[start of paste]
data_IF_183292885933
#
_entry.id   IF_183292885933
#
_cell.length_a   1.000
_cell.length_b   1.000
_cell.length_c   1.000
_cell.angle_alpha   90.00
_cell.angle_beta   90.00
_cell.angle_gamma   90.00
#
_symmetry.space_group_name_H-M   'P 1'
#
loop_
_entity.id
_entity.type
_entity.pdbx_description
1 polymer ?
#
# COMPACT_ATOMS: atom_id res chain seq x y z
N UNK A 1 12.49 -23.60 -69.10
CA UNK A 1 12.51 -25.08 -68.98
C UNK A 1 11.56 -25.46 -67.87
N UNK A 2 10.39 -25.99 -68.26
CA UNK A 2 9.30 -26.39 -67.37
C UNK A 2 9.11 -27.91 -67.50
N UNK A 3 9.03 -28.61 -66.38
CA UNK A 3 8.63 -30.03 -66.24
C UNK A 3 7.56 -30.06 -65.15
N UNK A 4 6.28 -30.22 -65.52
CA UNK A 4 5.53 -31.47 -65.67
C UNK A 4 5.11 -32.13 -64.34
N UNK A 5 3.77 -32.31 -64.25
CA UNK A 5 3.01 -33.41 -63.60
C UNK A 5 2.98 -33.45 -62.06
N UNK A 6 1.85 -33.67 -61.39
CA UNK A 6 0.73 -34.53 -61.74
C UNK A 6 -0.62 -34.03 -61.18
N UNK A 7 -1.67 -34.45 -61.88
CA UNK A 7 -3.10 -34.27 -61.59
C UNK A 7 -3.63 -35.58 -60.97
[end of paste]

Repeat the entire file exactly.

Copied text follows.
data_IF_183292885933
#
_entry.id   IF_183292885933
#
_cell.length_a   1.000
_cell.length_b   1.000
_cell.length_c   1.000
_cell.angle_alpha   90.00
_cell.angle_beta   90.00
_cell.angle_gamma   90.00
#
_symmetry.space_group_name_H-M   'P 1'
#
loop_
_entity.id
_entity.type
_entity.pdbx_description
1 polymer ?
#
# COMPACT_ATOMS: atom_id res chain seq x y z
N UNK A 1 12.49 -23.60 -69.10
CA UNK A 1 12.51 -25.08 -68.98
C UNK A 1 11.56 -25.46 -67.87
N UNK A 2 10.39 -25.99 -68.26
CA UNK A 2 9.30 -26.39 -67.37
C UNK A 2 9.11 -27.91 -67.50
N UNK A 3 9.03 -28.61 -66.38
CA UNK A 3 8.63 -30.03 -66.24
C UNK A 3 7.56 -30.06 -65.15
N UNK A 4 6.28 -30.22 -65.52
CA UNK A 4 5.53 -31.47 -65.67
C UNK A 4 5.11 -32.13 -64.34
N UNK A 5 3.77 -32.31 -64.25
CA UNK A 5 3.01 -33.41 -63.60
C UNK A 5 2.98 -33.45 -62.06
N UNK A 6 1.85 -33.67 -61.39
CA UNK A 6 0.73 -34.53 -61.74
C UNK A 6 -0.62 -34.03 -61.18
N UNK A 7 -1.67 -34.45 -61.88
CA UNK A 7 -3.10 -34.27 -61.59
C UNK A 7 -3.63 -35.58 -60.97